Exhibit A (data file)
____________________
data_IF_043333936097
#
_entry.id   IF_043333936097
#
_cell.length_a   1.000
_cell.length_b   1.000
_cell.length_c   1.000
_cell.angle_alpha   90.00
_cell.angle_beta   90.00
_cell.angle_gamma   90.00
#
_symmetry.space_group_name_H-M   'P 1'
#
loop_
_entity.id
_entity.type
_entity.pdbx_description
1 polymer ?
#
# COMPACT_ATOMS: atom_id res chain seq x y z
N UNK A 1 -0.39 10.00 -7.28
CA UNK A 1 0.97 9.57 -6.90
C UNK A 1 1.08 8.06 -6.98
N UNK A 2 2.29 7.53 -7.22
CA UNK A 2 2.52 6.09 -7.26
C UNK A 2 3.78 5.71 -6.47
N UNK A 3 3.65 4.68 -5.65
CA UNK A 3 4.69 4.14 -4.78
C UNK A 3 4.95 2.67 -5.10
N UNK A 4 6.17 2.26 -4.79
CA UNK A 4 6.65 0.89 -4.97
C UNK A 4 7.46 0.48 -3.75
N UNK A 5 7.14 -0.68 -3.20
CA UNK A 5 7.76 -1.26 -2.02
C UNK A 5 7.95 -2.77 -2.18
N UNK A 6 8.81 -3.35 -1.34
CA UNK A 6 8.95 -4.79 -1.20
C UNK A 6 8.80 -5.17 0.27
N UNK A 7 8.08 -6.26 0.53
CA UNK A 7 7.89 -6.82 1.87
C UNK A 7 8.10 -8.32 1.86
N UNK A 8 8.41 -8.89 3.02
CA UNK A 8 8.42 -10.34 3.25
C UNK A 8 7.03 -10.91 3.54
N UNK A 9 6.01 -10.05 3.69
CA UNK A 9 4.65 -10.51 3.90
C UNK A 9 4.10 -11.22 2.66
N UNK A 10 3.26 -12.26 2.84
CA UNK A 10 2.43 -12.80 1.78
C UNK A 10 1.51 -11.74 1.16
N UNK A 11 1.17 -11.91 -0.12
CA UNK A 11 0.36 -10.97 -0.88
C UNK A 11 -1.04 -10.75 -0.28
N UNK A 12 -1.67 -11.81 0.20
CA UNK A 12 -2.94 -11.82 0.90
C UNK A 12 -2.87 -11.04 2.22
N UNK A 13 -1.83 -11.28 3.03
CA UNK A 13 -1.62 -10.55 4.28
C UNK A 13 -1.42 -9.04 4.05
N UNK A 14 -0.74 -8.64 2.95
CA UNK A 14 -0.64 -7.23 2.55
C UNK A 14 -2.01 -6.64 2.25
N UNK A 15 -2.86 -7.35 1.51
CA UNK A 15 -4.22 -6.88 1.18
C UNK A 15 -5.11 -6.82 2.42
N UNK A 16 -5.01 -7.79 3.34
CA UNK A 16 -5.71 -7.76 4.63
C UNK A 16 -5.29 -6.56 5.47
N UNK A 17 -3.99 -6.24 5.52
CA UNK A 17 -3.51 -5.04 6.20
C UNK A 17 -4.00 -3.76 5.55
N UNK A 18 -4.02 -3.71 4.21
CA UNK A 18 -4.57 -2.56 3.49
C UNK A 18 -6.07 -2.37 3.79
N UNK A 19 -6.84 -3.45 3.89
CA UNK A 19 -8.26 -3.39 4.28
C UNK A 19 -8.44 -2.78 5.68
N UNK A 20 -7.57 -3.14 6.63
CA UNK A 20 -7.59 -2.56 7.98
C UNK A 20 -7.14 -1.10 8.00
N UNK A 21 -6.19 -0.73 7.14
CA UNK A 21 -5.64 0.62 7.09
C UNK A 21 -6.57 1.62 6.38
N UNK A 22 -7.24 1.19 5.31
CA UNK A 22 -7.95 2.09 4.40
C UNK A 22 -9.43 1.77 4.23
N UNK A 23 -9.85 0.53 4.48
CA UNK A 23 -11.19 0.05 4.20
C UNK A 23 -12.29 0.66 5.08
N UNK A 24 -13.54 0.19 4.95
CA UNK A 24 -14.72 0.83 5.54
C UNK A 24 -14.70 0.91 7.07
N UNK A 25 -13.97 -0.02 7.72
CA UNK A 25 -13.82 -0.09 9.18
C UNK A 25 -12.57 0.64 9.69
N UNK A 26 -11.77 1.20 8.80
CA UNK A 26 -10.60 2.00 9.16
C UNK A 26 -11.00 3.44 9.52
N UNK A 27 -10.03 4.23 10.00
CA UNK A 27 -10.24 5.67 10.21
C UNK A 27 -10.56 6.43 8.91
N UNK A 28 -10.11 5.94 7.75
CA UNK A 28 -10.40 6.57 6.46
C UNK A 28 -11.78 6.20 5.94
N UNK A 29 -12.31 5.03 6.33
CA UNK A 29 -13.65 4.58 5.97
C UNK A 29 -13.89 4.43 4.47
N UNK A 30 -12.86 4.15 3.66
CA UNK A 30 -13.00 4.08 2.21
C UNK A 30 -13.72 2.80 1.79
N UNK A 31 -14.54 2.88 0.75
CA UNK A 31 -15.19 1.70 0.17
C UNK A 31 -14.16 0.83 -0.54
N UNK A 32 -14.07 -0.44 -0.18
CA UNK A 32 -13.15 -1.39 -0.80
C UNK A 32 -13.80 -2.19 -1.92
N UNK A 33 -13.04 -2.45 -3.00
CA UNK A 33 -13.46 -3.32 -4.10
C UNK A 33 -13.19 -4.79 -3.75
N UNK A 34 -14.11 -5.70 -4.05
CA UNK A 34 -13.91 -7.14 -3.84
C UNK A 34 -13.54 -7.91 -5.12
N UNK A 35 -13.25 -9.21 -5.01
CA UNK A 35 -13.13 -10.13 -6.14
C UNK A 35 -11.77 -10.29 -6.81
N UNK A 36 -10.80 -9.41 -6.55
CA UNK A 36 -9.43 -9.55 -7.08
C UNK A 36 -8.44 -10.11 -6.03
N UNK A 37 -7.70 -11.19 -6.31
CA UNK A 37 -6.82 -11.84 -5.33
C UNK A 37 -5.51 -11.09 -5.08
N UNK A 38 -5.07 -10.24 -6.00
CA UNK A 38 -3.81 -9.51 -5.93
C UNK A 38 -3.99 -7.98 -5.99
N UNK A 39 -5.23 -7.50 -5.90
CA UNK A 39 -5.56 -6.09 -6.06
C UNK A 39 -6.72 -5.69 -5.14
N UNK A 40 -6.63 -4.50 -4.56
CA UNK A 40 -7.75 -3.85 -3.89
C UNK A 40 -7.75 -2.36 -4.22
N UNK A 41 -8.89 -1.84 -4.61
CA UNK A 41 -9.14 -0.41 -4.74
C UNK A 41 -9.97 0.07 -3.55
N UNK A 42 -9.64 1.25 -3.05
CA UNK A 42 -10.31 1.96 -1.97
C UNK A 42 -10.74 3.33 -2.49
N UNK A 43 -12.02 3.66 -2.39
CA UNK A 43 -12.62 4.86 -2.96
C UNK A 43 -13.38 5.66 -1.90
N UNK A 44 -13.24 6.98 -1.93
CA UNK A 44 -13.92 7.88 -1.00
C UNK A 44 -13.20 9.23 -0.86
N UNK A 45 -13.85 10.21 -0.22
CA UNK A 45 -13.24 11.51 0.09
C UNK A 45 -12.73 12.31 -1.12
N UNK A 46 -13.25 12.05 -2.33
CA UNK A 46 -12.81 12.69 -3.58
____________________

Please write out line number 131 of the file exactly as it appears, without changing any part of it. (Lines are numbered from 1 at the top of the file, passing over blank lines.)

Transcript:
C UNK A 37 -5.51 -11.09 -5.08